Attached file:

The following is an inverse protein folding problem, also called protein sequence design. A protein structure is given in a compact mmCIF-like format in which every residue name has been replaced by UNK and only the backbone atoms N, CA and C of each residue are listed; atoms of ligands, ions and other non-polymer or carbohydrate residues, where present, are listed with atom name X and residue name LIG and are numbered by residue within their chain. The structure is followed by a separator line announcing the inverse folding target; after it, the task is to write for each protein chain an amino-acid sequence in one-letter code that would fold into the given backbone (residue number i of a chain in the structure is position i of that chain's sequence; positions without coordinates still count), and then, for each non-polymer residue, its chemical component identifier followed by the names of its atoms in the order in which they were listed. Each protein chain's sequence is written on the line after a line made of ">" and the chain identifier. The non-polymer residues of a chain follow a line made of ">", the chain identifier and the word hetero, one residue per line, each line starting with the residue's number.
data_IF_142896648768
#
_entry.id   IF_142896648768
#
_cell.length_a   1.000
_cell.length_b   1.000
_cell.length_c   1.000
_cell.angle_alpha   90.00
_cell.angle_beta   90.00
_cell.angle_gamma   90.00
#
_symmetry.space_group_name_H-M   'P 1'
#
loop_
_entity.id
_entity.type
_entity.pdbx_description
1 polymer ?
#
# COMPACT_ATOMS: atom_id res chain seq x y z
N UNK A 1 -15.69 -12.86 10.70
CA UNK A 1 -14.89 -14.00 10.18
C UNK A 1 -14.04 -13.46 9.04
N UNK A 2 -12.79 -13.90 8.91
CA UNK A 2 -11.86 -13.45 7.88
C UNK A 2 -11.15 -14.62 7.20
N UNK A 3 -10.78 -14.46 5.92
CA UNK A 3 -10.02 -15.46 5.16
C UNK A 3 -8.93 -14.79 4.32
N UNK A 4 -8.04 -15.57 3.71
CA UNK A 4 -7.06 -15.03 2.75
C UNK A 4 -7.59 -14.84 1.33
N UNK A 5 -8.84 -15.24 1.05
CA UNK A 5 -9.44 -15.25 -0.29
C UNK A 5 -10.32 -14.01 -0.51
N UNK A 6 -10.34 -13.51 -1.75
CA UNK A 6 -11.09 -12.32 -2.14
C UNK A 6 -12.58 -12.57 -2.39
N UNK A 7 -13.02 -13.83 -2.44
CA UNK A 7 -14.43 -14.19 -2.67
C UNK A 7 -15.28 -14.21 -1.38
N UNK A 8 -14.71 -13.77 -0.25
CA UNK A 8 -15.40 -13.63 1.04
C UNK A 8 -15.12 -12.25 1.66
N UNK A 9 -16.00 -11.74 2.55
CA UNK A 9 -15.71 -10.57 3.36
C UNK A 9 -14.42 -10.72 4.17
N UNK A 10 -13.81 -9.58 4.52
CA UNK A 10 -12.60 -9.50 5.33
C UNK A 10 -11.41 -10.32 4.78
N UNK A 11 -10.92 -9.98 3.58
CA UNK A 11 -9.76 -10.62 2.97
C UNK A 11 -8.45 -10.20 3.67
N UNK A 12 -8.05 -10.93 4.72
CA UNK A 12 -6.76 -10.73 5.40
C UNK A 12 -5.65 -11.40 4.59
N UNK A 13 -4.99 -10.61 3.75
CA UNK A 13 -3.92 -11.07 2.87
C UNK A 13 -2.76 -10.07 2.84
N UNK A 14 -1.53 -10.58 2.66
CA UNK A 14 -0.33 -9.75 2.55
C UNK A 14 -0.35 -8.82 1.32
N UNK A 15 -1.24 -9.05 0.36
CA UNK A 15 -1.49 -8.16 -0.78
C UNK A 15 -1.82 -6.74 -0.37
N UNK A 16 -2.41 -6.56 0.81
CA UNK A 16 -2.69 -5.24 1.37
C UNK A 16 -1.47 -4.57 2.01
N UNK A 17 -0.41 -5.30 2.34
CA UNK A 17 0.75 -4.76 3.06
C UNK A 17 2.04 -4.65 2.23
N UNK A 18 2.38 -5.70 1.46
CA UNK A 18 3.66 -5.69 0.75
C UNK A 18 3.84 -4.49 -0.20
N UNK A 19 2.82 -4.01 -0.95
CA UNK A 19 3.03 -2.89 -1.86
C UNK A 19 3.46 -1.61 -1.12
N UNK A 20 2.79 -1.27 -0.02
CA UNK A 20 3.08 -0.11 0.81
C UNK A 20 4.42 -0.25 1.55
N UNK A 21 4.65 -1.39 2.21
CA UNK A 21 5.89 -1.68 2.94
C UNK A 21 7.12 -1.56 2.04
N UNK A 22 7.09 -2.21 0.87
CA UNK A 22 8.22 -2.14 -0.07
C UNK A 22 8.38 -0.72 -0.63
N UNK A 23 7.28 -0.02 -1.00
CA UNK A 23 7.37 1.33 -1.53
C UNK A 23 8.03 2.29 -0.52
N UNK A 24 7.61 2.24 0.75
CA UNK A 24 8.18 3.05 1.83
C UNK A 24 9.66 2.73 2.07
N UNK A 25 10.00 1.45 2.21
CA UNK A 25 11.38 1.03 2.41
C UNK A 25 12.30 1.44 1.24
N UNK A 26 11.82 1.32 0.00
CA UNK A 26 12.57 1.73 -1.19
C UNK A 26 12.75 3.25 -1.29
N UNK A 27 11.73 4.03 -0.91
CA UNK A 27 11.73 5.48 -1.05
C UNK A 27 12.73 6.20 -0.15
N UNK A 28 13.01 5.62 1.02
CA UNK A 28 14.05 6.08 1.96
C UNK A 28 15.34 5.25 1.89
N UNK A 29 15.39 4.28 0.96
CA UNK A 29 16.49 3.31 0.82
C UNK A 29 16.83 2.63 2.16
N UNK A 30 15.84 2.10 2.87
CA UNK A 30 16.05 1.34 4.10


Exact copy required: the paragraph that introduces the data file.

The following is an inverse protein folding problem, also called protein sequence design. A protein structure is given in a compact mmCIF-like format in which every residue name has been replaced by UNK and only the backbone atoms N, CA and C of each residue are listed; atoms of ligands, ions and other non-polymer or carbohydrate residues, where present, are listed with atom name X and residue name LIG and are numbered by residue within their chain. The structure is followed by a separator line announcing the inverse folding target; after it, the task is to write for each protein chain an amino-acid sequence in one-letter code that would fold into the given backbone (residue number i of a chain in the structure is position i of that chain's sequence; positions without coordinates still count), and then, for each non-polymer residue, its chemical component identifier followed by the names of its atoms in the order in which they were listed. Each protein chain's sequence is written on the line after a line made of ">" and the chain identifier. The non-polymer residues of a chain follow a line made of ">", the chain identifier and the word hetero, one residue per line, each line starting with the residue's number.